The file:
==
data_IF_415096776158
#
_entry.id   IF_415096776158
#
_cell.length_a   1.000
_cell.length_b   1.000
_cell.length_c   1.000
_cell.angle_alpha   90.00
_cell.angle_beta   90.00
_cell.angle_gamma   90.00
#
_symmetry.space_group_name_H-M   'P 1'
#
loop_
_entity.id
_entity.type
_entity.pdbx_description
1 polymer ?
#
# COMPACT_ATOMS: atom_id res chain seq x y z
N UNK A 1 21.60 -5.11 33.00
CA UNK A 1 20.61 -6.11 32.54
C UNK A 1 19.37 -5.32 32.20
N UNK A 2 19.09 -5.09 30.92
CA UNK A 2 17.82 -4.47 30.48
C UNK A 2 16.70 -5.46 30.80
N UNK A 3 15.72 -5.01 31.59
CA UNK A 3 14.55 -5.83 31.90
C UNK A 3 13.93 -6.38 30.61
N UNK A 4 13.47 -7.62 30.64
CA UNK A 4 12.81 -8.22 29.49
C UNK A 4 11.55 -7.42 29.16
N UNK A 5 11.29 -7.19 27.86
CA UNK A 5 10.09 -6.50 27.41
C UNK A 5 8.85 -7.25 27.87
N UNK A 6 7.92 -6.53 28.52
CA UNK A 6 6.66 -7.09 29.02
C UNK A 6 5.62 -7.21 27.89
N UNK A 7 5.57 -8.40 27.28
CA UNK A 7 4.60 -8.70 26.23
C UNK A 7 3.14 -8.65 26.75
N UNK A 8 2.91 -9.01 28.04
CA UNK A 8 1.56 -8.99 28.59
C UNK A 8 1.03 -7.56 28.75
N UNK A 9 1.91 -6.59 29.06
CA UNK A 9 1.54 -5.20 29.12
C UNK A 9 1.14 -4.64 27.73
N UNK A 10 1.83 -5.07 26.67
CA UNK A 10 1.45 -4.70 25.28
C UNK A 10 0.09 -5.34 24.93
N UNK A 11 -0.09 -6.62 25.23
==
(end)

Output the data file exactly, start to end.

data_IF_415096776158
#
_entry.id   IF_415096776158
#
_cell.length_a   1.000
_cell.length_b   1.000
_cell.length_c   1.000
_cell.angle_alpha   90.00
_cell.angle_beta   90.00
_cell.angle_gamma   90.00
#
_symmetry.space_group_name_H-M   'P 1'
#
loop_
_entity.id
_entity.type
_entity.pdbx_description
1 polymer ?
#
# COMPACT_ATOMS: atom_id res chain seq x y z
N UNK A 1 21.60 -5.11 33.00
CA UNK A 1 20.61 -6.11 32.54
C UNK A 1 19.37 -5.32 32.20
N UNK A 2 19.09 -5.09 30.92
CA UNK A 2 17.82 -4.47 30.48
C UNK A 2 16.70 -5.46 30.80
N UNK A 3 15.72 -5.01 31.59
CA UNK A 3 14.55 -5.83 31.90
C UNK A 3 13.93 -6.38 30.61
N UNK A 4 13.47 -7.62 30.64
CA UNK A 4 12.81 -8.22 29.49
C UNK A 4 11.55 -7.42 29.16
N UNK A 5 11.29 -7.19 27.86
CA UNK A 5 10.09 -6.50 27.41
C UNK A 5 8.85 -7.25 27.87
N UNK A 6 7.92 -6.53 28.52
CA UNK A 6 6.66 -7.09 29.02
C UNK A 6 5.62 -7.21 27.89
N UNK A 7 5.57 -8.40 27.28
CA UNK A 7 4.60 -8.70 26.23
C UNK A 7 3.14 -8.65 26.75
N UNK A 8 2.91 -9.01 28.04
CA UNK A 8 1.56 -8.99 28.59
C UNK A 8 1.03 -7.56 28.75
N UNK A 9 1.91 -6.59 29.06
CA UNK A 9 1.54 -5.20 29.12
C UNK A 9 1.14 -4.64 27.73
N UNK A 10 1.83 -5.07 26.67
CA UNK A 10 1.45 -4.70 25.28
C UNK A 10 0.09 -5.34 24.93
N UNK A 11 -0.09 -6.62 25.23